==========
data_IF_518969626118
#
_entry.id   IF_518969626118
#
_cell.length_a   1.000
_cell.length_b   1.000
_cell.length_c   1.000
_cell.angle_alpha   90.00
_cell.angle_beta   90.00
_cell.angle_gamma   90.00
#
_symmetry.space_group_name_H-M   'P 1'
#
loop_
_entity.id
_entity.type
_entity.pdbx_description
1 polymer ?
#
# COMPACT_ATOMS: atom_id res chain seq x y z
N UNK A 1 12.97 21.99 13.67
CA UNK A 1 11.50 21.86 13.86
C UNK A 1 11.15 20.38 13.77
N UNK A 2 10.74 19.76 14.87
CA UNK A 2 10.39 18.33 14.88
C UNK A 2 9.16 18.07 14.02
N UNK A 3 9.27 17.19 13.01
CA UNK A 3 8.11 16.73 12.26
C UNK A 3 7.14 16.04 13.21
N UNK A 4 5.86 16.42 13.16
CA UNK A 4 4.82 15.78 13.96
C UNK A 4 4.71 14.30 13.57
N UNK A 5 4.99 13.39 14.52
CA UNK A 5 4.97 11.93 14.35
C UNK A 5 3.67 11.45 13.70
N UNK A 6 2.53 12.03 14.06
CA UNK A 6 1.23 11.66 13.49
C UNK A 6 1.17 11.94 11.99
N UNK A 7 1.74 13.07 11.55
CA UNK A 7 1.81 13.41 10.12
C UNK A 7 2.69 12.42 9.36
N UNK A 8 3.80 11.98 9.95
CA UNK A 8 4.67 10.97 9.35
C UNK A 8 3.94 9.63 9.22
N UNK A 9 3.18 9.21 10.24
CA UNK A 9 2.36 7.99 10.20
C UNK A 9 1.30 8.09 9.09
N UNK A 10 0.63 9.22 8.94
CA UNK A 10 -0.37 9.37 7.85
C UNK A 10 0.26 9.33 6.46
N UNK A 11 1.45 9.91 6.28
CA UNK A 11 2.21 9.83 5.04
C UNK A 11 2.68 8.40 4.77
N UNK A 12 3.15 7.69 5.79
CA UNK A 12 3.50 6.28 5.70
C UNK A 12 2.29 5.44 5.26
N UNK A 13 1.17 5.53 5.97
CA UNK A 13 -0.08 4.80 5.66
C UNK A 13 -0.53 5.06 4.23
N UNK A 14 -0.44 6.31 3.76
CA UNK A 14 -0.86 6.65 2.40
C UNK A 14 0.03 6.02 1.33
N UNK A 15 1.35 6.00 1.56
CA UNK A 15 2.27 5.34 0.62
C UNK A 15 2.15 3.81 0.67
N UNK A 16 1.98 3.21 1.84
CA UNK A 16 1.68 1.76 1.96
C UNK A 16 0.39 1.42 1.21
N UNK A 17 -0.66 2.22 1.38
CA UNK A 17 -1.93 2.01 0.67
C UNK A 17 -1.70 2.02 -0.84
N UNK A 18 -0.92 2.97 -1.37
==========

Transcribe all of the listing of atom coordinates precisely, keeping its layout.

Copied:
data_IF_518969626118
#
_entry.id   IF_518969626118
#
_cell.length_a   1.000
_cell.length_b   1.000
_cell.length_c   1.000
_cell.angle_alpha   90.00
_cell.angle_beta   90.00
_cell.angle_gamma   90.00
#
_symmetry.space_group_name_H-M   'P 1'
#
loop_
_entity.id
_entity.type
_entity.pdbx_description
1 polymer ?
#
# COMPACT_ATOMS: atom_id res chain seq x y z
N UNK A 1 12.97 21.99 13.67
CA UNK A 1 11.50 21.86 13.86
C UNK A 1 11.15 20.38 13.77
N UNK A 2 10.74 19.76 14.87
CA UNK A 2 10.39 18.33 14.88
C UNK A 2 9.16 18.07 14.02
N UNK A 3 9.27 17.19 13.01
CA UNK A 3 8.11 16.73 12.26
C UNK A 3 7.14 16.04 13.21
N UNK A 4 5.86 16.42 13.16
CA UNK A 4 4.82 15.78 13.96
C UNK A 4 4.71 14.30 13.57
N UNK A 5 4.99 13.39 14.52
CA UNK A 5 4.97 11.93 14.35
C UNK A 5 3.67 11.45 13.70
N UNK A 6 2.53 12.03 14.06
CA UNK A 6 1.23 11.66 13.49
C UNK A 6 1.17 11.94 11.99
N UNK A 7 1.74 13.07 11.55
CA UNK A 7 1.81 13.41 10.12
C UNK A 7 2.69 12.42 9.36
N UNK A 8 3.80 11.98 9.95
CA UNK A 8 4.67 10.97 9.35
C UNK A 8 3.94 9.63 9.22
N UNK A 9 3.18 9.21 10.24
CA UNK A 9 2.36 7.99 10.20
C UNK A 9 1.30 8.09 9.09
N UNK A 10 0.63 9.22 8.94
CA UNK A 10 -0.37 9.37 7.85
C UNK A 10 0.26 9.33 6.46
N UNK A 11 1.45 9.91 6.28
CA UNK A 11 2.21 9.83 5.04
C UNK A 11 2.68 8.40 4.77
N UNK A 12 3.15 7.69 5.79
CA UNK A 12 3.50 6.28 5.70
C UNK A 12 2.29 5.44 5.26
N UNK A 13 1.17 5.53 5.97
CA UNK A 13 -0.08 4.80 5.66
C UNK A 13 -0.53 5.06 4.23
N UNK A 14 -0.44 6.31 3.76
CA UNK A 14 -0.86 6.65 2.40
C UNK A 14 0.03 6.02 1.33
N UNK A 15 1.35 6.00 1.56
CA UNK A 15 2.27 5.34 0.62
C UNK A 15 2.15 3.81 0.67
N UNK A 16 1.98 3.21 1.84
CA UNK A 16 1.68 1.76 1.96
C UNK A 16 0.39 1.42 1.21
N UNK A 17 -0.66 2.22 1.38
CA UNK A 17 -1.93 2.01 0.67
C UNK A 17 -1.70 2.02 -0.84
N UNK A 18 -0.92 2.97 -1.37